How Do Bees Make Honey?

By Contributing Writer

Honeybees Gather Nectar

How Do Bees Make Honey?

Older worker bees, called field bees, leave the hive of a honeybee colony and gather nectar from flowers. Nectar is a liquid produced by flowers that is approximately 80% water and contains complex sugars. The field bee sucks the nectar from the flower through a tube-like tongue called a proboscis. The nectar goes into a specialized organ in the bee's body, which is called a honey stomach.

Nectar is Returned to the Hive

The field bee returns to the hive and is met by house bees, which are young worker bees. These house bees suck the nectar from the field bee's honey stomach using their proboscises.

House Bees Convert Nectar Into Honey

The house bees work the nectar around in their mouths, using enzymes to convert the nectar into unripe honey. This process takes approximately 20 minutes.

Bees Place Unripe Honey Into Cells in the Hive

The house bees place the unripe honey into cells in the beehive. At this stage, the honey is still high in water content.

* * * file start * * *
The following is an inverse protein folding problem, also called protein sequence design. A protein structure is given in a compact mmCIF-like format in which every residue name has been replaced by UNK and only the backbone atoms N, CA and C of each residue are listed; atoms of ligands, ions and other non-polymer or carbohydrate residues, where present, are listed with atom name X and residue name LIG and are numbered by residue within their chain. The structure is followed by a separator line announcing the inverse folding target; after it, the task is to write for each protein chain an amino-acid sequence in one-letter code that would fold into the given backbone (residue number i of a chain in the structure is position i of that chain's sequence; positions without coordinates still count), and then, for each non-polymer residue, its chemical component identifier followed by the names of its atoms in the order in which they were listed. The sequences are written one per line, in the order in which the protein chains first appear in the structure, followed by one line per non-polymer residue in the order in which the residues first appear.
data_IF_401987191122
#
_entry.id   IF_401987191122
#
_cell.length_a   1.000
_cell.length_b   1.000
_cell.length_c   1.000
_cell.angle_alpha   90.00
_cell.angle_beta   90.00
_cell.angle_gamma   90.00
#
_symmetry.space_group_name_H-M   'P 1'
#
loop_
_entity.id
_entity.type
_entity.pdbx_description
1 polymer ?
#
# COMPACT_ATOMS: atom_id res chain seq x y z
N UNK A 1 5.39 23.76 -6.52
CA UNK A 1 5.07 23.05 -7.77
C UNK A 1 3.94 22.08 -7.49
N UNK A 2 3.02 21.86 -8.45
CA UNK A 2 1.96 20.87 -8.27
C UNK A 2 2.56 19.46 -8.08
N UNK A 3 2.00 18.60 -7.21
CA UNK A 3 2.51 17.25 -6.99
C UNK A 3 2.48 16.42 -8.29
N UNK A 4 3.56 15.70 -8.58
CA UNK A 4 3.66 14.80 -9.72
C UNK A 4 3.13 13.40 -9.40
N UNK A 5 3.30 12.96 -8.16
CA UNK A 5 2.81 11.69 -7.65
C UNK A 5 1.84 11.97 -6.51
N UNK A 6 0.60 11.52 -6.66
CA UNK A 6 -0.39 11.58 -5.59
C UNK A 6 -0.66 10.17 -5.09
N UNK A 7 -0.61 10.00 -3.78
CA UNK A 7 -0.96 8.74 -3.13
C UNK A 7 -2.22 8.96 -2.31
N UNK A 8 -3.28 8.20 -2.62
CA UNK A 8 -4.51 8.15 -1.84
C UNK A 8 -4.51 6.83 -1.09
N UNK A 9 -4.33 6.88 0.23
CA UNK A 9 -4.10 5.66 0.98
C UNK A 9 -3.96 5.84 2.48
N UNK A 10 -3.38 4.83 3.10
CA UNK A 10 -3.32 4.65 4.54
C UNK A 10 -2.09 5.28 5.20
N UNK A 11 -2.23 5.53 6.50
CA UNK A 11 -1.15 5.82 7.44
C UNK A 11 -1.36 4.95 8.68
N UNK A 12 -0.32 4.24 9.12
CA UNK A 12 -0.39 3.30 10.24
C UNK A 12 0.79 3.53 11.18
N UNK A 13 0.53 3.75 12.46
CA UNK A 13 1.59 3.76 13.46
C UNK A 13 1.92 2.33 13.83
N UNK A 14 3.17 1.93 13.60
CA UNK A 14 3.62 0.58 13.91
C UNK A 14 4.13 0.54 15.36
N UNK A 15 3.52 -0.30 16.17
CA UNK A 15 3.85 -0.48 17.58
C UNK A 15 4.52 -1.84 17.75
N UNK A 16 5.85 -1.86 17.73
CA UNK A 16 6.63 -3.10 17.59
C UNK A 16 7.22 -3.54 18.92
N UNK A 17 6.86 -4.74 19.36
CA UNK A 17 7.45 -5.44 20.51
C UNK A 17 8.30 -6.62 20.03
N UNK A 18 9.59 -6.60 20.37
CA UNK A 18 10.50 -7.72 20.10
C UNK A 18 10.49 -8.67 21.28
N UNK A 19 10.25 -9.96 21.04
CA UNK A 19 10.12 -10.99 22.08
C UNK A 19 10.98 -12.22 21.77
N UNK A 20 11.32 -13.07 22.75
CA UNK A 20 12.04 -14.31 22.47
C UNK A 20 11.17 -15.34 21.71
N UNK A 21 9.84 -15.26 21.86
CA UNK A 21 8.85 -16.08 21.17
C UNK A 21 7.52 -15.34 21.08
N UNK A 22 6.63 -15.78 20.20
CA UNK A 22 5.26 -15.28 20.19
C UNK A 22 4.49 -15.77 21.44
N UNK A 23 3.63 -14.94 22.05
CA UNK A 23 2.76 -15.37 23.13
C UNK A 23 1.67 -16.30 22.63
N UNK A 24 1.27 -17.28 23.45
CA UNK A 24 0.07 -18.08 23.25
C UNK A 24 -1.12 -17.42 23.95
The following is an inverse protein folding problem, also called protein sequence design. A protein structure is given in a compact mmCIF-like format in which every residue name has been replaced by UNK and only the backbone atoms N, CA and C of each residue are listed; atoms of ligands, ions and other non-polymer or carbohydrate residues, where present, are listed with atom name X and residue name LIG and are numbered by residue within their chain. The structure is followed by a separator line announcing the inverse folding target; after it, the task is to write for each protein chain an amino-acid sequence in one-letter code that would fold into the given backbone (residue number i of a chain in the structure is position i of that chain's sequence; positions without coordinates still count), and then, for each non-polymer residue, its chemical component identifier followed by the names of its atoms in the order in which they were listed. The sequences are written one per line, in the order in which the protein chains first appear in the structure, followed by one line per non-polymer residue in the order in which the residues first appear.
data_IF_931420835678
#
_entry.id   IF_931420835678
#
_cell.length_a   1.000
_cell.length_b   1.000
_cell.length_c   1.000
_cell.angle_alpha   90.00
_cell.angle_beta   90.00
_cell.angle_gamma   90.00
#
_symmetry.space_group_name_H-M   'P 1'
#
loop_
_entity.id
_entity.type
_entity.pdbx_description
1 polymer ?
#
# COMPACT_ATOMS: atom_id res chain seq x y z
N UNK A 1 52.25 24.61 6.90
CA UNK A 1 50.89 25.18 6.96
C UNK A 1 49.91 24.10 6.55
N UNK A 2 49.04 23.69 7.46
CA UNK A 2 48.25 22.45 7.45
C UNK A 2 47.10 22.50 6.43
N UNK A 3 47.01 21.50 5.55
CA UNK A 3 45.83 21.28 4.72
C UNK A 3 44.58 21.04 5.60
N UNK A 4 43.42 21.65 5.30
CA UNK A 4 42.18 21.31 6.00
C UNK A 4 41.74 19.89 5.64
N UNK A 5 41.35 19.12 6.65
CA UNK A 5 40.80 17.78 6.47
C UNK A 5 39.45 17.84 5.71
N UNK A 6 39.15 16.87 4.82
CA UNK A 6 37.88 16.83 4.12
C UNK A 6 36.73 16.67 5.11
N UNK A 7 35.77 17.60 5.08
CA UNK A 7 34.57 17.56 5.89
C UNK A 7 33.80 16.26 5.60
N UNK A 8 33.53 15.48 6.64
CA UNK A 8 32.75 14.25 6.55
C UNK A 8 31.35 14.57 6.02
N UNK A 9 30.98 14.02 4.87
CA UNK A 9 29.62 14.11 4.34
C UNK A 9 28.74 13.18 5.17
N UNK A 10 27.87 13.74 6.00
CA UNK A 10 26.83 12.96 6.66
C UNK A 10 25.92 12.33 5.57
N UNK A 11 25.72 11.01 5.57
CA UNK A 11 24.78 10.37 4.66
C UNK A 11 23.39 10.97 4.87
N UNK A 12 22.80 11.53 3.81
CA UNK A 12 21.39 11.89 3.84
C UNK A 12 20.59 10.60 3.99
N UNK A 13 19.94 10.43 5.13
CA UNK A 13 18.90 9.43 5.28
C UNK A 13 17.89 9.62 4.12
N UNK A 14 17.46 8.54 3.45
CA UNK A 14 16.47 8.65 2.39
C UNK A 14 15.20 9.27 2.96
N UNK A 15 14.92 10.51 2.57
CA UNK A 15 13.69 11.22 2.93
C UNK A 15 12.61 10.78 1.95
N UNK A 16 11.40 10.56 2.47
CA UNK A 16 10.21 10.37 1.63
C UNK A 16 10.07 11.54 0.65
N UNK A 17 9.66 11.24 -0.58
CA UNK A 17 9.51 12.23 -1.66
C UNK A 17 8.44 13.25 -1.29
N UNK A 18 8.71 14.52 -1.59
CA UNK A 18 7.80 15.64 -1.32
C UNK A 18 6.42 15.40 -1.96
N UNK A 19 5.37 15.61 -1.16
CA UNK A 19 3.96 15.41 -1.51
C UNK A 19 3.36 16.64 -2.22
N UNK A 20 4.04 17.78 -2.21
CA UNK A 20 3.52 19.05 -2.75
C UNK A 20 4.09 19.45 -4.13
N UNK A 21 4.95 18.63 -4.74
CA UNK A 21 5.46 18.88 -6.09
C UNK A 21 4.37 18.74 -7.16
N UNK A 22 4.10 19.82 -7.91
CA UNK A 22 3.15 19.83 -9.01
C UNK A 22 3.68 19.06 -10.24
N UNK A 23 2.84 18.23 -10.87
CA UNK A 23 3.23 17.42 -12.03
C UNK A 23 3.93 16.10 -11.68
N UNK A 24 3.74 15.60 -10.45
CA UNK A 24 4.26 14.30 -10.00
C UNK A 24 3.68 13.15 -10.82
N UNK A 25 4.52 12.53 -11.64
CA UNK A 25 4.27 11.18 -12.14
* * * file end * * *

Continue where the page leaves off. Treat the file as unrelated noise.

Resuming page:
The Honey is Ripened

Cells that contain unripe honey are left open. The bees use their wings to create a strong draft, which ripens the honey by evaporating the water out of it. Bees also use their mouths to draw droplets of water out of the honey.

The Honey is Ready for Use

Once the honey's water content is reduced to a level that is satisfactory to the bees, they seal the honey in the cell with a layer of wax. This wax is produced in small sheets underneath the bee's abdomen. Once the honey is sealed within the cell, it is finished and ready to be used by the honeybee colony or harvested for human use.